“If I found out who your father was would you go?” he pleaded.


“I know who killed Michael’s grandfather too,” he said. “And I have to get you out of this town.”

“What?” She noticed she was abusing that word at this point. “How do you know—”

“Look, they will come after you, Lu. And they won’t just beat you up.”

The look on his face convinced her more than his words. She grabbed her bag and began stuffing her clothes and her mother’s journals into it. “Will you give me the full story?”

“Not now,” he said. “Put it this way, if I drop you off at your house, and your uncle sees me, he’ll tell you the whole thing.”

“Why can’t you tell me? And how does Uncle Sam know everything?” she asked, zipping her bag with shaking fingers, deciding that everything that wasn’t her mother’s journals could stay here.

“Believe me, you don’t want to hear it from me,” he told her sadly. “And I doubt Sam knows who your father is, but if you ask him about a man from Star’s past with the initial D it will all click. Are you ready?”

She nodded and shouldered the bags.

“I love you,” he said. “It might be too early to say it, but it’s true. I just want you to know that.”

The finality in his voice scared her, and she responded honestly. “I love you too.”

Marko took her hand and led her outside. He was well aware that if David caught him he might end up dead. He was going against everything he believed in. He was abandoning his pack to save a mortal. A mortal enemy no less.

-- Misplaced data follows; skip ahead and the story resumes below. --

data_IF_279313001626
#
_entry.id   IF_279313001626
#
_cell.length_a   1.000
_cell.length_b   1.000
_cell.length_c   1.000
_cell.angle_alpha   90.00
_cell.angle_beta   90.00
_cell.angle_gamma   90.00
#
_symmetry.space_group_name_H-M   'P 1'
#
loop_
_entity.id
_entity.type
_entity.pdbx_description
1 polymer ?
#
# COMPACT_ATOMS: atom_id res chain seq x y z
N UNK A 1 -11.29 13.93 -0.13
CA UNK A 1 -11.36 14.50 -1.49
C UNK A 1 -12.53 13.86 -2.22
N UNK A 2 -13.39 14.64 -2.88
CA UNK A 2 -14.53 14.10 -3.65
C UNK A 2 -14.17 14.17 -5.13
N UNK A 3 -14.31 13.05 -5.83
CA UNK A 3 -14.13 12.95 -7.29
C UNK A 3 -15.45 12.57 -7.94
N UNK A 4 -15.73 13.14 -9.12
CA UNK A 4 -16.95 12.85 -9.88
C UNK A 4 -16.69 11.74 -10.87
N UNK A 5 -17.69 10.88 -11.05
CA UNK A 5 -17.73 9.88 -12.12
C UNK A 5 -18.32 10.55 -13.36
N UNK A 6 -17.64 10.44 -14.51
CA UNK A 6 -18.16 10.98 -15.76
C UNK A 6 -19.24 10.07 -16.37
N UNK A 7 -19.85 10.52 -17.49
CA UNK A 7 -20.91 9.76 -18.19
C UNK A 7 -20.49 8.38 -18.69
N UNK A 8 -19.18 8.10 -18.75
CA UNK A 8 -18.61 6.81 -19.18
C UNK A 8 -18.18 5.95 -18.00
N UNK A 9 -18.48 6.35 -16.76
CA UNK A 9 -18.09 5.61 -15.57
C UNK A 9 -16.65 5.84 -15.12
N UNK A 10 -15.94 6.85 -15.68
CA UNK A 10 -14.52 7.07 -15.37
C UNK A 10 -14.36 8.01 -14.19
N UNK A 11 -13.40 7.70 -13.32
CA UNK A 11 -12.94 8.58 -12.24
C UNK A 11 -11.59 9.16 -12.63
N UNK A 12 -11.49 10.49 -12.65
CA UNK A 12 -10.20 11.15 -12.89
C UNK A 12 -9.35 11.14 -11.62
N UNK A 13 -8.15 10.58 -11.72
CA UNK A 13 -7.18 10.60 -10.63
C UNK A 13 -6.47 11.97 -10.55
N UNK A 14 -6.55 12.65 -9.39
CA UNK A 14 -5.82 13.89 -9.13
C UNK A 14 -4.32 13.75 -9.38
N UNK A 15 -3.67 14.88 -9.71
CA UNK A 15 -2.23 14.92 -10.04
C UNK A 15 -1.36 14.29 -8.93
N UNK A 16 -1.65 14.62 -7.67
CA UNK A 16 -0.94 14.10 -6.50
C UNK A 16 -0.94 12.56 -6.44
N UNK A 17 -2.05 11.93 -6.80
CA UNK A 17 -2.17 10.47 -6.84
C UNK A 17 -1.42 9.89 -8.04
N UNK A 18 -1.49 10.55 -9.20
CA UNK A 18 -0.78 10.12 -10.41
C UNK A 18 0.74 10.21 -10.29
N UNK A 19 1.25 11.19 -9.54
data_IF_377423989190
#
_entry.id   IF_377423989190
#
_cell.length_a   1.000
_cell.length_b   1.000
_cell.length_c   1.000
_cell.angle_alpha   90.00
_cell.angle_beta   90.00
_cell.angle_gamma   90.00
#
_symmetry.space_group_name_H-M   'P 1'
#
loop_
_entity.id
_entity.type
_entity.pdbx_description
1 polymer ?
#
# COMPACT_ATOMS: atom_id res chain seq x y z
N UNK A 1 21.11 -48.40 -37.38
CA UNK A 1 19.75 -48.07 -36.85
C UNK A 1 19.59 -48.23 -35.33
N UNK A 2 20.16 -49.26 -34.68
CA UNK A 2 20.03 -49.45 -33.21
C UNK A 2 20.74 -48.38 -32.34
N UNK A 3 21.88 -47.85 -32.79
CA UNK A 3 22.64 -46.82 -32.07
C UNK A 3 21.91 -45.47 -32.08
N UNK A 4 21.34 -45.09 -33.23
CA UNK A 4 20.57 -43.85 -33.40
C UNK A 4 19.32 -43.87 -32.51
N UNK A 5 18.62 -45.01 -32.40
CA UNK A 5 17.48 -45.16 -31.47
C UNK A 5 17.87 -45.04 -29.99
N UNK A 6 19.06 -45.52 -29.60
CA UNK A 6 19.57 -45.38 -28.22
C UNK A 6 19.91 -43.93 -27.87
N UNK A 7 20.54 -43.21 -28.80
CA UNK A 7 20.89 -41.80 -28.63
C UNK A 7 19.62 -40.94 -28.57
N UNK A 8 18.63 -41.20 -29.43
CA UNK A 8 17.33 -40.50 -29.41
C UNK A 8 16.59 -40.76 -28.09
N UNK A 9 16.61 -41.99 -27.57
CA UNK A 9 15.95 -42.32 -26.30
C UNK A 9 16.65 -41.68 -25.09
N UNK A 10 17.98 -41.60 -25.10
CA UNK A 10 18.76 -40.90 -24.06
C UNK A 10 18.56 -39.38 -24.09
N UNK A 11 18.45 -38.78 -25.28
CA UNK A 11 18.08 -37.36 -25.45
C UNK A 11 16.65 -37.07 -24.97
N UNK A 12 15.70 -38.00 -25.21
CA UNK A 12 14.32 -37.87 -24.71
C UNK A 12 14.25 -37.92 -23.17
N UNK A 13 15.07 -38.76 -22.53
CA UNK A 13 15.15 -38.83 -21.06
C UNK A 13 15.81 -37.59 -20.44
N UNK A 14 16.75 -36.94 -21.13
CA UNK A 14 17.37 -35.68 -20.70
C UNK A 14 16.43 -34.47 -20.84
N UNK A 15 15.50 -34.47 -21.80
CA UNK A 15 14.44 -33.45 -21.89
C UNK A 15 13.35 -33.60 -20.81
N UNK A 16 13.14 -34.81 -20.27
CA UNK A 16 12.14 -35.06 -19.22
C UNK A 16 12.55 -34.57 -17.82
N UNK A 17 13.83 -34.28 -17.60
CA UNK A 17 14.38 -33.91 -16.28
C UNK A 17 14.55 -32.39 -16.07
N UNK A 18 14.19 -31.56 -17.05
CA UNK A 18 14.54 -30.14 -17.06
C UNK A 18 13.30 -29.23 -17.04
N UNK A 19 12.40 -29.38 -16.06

Even if he didn’t get caught, David would want to know where he had been. He would have to say he killed her. That if he couldn’t have her, he couldn’t let her live. David would understand that. Whether he would believe it was another thing.

“I still don’t understand what the big hurry is.” Luna complained.

“Trust me?” He asked.

“I do. But you’ve not given me a single reason why I’m running away. Scared me, sure, but no reasons.”

I scared you?” They reached his bike and he climbed on.

“No. You made me scared of whoever we’re running from,” she replied, shifting the bag in preparation of climbing on behind him.

“Well,” a new voice commented. “You should be.”

Second owner of the site, after Sammy handed it over. Lost Boys fan since the early 90s, owned this site since 2001. A bit nerdy. Fan of Marko. Wish I owned Star's skirt.